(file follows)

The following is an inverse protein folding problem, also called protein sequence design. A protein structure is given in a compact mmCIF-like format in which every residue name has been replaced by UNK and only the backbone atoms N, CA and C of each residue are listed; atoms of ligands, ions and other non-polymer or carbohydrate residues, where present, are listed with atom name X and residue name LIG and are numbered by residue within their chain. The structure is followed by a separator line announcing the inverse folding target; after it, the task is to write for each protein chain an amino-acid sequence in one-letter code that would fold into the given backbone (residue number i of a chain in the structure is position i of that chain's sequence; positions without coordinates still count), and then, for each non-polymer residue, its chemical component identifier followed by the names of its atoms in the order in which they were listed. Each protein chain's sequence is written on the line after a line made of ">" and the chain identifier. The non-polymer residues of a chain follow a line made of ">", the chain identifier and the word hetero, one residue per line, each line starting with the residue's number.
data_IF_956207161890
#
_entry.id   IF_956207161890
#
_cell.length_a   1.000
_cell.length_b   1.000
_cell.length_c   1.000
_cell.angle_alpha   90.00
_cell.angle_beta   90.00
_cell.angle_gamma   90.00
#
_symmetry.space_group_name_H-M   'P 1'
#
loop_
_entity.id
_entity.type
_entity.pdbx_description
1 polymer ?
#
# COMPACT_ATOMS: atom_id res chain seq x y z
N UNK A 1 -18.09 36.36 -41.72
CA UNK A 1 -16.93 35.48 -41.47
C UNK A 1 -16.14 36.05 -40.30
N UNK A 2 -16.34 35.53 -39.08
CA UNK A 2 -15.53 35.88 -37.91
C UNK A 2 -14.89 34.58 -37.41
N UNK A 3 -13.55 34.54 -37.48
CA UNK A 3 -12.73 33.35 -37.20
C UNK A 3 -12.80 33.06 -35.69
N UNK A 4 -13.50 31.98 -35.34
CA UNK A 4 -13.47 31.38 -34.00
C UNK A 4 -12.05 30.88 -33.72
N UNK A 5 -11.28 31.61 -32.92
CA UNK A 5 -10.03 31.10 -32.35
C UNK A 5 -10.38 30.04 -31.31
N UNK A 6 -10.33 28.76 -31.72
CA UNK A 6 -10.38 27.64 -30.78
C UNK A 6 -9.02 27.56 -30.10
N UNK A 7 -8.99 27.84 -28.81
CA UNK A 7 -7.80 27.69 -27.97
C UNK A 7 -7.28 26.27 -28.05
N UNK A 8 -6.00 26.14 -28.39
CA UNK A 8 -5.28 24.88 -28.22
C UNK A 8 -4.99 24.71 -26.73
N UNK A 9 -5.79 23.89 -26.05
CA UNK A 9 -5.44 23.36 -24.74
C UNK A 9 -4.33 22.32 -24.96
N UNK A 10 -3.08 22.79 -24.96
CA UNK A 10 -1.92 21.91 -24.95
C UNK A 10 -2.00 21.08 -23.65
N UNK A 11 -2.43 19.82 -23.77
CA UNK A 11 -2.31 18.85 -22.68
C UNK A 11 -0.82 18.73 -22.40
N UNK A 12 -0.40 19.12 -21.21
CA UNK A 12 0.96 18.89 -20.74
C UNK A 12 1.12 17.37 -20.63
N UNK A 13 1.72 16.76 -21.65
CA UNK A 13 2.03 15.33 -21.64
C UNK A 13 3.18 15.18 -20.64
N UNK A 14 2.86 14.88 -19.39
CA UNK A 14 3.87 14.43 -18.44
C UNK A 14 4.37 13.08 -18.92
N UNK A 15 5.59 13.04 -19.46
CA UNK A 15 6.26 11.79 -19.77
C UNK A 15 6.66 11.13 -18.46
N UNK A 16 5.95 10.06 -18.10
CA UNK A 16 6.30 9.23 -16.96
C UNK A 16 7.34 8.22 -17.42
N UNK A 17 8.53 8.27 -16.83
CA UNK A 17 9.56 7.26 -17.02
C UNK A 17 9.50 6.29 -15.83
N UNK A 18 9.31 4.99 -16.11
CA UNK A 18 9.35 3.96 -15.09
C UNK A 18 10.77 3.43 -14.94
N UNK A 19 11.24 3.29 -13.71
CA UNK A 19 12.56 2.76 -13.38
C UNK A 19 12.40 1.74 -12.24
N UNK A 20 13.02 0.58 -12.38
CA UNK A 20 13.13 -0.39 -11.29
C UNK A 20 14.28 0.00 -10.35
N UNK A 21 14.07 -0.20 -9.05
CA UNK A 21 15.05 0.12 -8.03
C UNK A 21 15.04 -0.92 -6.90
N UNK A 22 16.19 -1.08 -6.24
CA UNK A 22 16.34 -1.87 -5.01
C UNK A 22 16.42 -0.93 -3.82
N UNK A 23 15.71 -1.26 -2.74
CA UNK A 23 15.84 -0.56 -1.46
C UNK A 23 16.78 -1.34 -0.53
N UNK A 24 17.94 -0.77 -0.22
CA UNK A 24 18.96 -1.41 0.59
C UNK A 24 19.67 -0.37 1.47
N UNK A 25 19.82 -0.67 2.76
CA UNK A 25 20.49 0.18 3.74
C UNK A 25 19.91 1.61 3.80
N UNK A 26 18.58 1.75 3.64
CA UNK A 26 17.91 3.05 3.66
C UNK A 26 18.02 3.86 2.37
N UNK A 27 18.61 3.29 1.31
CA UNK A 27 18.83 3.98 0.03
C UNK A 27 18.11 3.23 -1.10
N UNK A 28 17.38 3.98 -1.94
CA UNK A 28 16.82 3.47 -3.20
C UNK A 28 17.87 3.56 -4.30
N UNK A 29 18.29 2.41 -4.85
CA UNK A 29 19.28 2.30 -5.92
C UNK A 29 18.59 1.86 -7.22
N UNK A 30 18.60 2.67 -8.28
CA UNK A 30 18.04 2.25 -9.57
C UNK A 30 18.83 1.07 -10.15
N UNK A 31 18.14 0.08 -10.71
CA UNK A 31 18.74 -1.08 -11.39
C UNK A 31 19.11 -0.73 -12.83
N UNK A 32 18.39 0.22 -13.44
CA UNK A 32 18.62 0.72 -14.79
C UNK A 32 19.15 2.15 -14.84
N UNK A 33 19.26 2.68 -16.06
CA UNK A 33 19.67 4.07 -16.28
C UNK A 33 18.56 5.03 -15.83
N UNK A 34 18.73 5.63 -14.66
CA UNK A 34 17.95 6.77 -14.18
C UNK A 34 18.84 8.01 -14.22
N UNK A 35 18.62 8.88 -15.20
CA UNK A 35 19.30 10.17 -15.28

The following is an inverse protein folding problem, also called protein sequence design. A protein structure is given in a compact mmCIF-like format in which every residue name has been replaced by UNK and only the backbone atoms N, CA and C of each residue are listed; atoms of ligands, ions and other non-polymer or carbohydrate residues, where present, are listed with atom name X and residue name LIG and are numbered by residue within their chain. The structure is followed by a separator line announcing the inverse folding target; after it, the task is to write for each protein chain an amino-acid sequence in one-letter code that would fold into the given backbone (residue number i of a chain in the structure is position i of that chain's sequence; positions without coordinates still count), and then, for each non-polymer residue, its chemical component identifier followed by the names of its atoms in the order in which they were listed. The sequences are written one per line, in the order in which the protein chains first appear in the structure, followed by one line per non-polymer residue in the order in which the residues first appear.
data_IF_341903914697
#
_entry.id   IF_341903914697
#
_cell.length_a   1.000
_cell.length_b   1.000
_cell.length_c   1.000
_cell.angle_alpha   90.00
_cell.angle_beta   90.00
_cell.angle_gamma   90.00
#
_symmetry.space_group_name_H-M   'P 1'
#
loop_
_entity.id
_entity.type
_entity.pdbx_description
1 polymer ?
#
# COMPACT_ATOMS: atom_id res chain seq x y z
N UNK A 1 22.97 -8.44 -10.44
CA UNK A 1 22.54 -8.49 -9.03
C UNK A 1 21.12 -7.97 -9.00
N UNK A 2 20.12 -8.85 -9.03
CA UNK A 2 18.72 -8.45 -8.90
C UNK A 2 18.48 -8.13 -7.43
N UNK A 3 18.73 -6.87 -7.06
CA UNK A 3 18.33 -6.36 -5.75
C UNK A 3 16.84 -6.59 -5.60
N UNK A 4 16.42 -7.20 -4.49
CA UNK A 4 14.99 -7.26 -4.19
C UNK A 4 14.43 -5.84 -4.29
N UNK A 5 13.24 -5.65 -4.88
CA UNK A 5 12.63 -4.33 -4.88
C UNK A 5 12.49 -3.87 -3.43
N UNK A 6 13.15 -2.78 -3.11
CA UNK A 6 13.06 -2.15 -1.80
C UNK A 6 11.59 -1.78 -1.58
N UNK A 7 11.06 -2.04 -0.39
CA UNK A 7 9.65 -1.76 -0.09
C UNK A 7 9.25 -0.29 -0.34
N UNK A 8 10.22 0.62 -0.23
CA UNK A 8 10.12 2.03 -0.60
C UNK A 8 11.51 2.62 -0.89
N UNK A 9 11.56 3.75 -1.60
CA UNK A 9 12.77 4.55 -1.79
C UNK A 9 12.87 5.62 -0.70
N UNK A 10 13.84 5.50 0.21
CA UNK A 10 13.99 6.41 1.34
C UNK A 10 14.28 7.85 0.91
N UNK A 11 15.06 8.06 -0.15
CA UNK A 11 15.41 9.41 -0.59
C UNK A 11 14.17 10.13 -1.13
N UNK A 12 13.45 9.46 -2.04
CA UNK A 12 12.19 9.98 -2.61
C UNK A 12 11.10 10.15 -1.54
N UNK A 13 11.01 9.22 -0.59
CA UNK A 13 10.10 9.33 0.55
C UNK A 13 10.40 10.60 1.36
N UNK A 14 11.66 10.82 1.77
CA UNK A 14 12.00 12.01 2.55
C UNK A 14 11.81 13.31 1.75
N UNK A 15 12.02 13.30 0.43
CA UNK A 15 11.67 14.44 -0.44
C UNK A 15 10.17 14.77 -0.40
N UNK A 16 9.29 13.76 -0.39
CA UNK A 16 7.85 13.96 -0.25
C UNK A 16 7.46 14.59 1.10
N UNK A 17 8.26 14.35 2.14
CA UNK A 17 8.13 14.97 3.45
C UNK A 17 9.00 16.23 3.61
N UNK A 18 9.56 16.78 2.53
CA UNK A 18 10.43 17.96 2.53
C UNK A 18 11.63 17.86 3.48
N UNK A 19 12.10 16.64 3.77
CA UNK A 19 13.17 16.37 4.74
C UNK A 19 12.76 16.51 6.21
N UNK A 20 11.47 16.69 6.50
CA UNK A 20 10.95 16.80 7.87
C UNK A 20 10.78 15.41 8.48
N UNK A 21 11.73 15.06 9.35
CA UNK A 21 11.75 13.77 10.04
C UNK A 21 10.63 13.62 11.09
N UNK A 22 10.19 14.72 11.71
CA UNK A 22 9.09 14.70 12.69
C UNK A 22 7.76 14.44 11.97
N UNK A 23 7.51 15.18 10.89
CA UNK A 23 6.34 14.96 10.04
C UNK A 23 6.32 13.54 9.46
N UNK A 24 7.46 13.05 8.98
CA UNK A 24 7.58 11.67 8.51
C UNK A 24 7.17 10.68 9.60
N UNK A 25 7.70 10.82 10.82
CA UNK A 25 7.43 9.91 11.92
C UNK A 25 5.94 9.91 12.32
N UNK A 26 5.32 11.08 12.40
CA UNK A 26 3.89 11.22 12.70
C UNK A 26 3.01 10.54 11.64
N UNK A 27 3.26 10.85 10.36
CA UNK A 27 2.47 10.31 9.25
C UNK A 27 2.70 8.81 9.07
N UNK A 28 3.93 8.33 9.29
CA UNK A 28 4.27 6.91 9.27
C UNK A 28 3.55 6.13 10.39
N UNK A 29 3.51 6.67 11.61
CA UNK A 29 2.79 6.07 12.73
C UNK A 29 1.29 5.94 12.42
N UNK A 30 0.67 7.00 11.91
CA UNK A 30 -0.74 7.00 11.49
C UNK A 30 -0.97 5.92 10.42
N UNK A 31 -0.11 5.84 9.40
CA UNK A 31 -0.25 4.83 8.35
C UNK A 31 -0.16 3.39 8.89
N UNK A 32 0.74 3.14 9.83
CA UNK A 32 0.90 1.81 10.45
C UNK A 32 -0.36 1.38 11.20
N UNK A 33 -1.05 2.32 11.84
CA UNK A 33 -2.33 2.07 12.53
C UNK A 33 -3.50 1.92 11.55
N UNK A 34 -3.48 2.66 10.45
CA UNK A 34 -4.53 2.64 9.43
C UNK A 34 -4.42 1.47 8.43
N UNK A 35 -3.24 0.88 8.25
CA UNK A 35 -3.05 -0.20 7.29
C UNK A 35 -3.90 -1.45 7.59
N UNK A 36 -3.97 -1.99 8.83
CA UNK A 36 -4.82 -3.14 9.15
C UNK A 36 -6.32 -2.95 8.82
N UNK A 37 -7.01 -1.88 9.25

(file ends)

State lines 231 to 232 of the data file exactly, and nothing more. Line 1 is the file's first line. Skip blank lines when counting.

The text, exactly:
N UNK A 29 3.51 6.67 11.61
CA UNK A 29 2.79 6.07 12.73